ECT in the i

Last week was Mental Health Awareness Week and on Tuesday 8 May 2017 the i newspaper ran an article under a headline about debunking common mental health myths. I thought the headline was a bit misleading as the article was more of an opportunity for six psychiatrists to write about something that interested them, for example the president of the Royal College of Psychiatrists saying that more money should be spent on psychiatric research. But, anyway, the on-line version of the article, published the previous day, had featured an additional “myth” in the form of Raj Persaud writing about electroconvulsive therapy (ECT). I wonder why Raj Persaud’s piece had been left out of the print edition. Perhaps an editor recognised it as a particularly banal and cliche-ridden piece or perhaps there simply wasn’t enough room on the page.

Raj Persaud used to be a media psychiatrist but about ten years ago he ran into trouble with plagiarism and was suspended from the medical register for three months. Persaud’s piece starts, as so many newspaper pieces about ECT do, by saying that it is not like its portrayal in the film One Flew Over The Cuckoo’s Nest. Why should it be? That was a film, made about forty years ago, based on a book written in the 1960s. Even for that era the use of ECT (without anaesthetic, to control behaviour) shown in the film was unusual, though not unheard of.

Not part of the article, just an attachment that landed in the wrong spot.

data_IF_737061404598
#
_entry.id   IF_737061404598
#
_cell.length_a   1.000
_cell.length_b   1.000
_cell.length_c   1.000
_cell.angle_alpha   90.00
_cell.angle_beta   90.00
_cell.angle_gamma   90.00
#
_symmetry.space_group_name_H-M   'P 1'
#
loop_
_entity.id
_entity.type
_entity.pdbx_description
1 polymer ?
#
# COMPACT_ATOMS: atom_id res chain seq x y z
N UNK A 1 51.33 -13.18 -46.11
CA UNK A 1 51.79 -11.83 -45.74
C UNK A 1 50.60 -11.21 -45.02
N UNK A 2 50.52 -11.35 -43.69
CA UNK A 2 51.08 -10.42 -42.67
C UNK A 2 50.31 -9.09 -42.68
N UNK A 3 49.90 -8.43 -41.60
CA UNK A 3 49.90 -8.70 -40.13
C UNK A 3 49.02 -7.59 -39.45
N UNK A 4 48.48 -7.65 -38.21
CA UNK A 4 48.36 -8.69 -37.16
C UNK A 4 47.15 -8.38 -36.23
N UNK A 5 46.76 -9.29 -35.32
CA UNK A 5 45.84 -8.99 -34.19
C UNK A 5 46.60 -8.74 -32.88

Then there is a bit about a “mild electric charge” that leaves people feeling “a bit groggy” but with “minimal” side effects. At first sight Persaud appears to have turned to the Royal College of Psychiatrists’ information leaflet on ECT for inspiration. The Royal College leaflet for example talks about patients feeling “muzzy-headed” after ECT, and mentions a 1 in 10 figure in connection with memory loss. The Royal College leaflet says: “Memory problems can be a longer-term side effect. Surveys conducted by doctors and clinical staff usually find a low level of severe side-effects, maybe around 1 in 10.” Persaud though has changed the “severe” to “mild”: “There is risk of mild memory loss, which can happen in around one in 10 people.” If the risk-benefit balance begins to look precarious, just throw a few “milds” onto the risk side and “severes” (as in symptoms to be treated) onto the benefits side. True to this approach, as if he didn’t quite believe his own claims about the mildness of the electric charge and of the memory loss, Persaud launches into a stigmatizing description of an ECT patient:

“Patients for whom ECT is recommended can be catatonic. They are in grave danger of dying as a result of not being able to eat or drink. They might be experiencing crippling hallucinations and could be actively suicidal”.

Well, yes, they might be. But they might also be someone with moderate depression that has not gone away with drug treatment.

Persaud concludes by saying that ECT is used as “a last resort treatment” (although in fact it is used as a second-line treatment) and then, without apparent irony, says that there is a stigma attached to it.

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